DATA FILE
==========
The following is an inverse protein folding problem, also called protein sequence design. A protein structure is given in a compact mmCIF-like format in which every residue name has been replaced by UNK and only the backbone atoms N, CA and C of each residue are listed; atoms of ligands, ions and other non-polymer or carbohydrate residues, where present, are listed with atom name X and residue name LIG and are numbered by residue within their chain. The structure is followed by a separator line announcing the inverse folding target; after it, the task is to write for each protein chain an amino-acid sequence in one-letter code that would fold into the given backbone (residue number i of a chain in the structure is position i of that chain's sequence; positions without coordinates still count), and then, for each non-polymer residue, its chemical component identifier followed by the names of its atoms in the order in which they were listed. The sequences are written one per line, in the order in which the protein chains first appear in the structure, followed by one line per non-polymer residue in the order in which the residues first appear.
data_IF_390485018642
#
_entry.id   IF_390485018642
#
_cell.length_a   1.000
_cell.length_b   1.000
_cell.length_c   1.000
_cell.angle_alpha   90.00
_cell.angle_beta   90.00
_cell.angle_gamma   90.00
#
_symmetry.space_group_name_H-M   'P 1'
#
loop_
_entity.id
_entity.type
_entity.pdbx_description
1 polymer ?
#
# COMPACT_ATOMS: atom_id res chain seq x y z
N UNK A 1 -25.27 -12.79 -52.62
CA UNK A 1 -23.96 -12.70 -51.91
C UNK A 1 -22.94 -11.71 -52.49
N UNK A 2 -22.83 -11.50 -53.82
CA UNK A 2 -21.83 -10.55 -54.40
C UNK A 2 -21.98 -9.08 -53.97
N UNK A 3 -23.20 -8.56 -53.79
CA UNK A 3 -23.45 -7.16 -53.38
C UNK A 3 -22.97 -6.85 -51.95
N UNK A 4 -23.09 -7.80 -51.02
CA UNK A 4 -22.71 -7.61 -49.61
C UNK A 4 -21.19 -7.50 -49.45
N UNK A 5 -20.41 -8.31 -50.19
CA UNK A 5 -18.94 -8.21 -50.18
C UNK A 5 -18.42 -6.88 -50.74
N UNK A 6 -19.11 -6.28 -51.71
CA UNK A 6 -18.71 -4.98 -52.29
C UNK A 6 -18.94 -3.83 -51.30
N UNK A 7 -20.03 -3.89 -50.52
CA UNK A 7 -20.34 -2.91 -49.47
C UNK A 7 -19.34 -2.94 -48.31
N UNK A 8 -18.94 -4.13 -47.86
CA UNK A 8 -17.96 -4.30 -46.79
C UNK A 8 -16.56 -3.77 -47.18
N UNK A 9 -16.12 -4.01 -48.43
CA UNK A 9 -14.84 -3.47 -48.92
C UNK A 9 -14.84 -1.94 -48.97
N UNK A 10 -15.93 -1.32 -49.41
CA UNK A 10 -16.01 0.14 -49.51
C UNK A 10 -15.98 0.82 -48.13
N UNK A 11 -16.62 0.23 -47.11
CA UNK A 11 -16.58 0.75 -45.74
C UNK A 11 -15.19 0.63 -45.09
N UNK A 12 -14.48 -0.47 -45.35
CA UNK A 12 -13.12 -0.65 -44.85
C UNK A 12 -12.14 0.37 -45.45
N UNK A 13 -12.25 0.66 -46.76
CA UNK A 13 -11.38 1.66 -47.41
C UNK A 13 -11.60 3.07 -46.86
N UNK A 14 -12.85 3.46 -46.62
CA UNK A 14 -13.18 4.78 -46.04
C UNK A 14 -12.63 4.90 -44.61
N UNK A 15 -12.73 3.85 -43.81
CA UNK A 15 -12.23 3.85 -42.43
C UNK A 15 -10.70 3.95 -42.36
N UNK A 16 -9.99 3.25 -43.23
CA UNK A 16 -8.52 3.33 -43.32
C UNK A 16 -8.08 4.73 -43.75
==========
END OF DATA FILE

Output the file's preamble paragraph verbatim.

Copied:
The following is an inverse protein folding problem, also called protein sequence design. A protein structure is given in a compact mmCIF-like format in which every residue name has been replaced by UNK and only the backbone atoms N, CA and C of each residue are listed; atoms of ligands, ions and other non-polymer or carbohydrate residues, where present, are listed with atom name X and residue name LIG and are numbered by residue within their chain. The structure is followed by a separator line announcing the inverse folding target; after it, the task is to write for each protein chain an amino-acid sequence in one-letter code that would fold into the given backbone (residue number i of a chain in the structure is position i of that chain's sequence; positions without coordinates still count), and then, for each non-polymer residue, its chemical component identifier followed by the names of its atoms in the order in which they were listed. The sequences are written one per line, in the order in which the protein chains first appear in the structure, followed by one line per non-polymer residue in the order in which the residues first appear.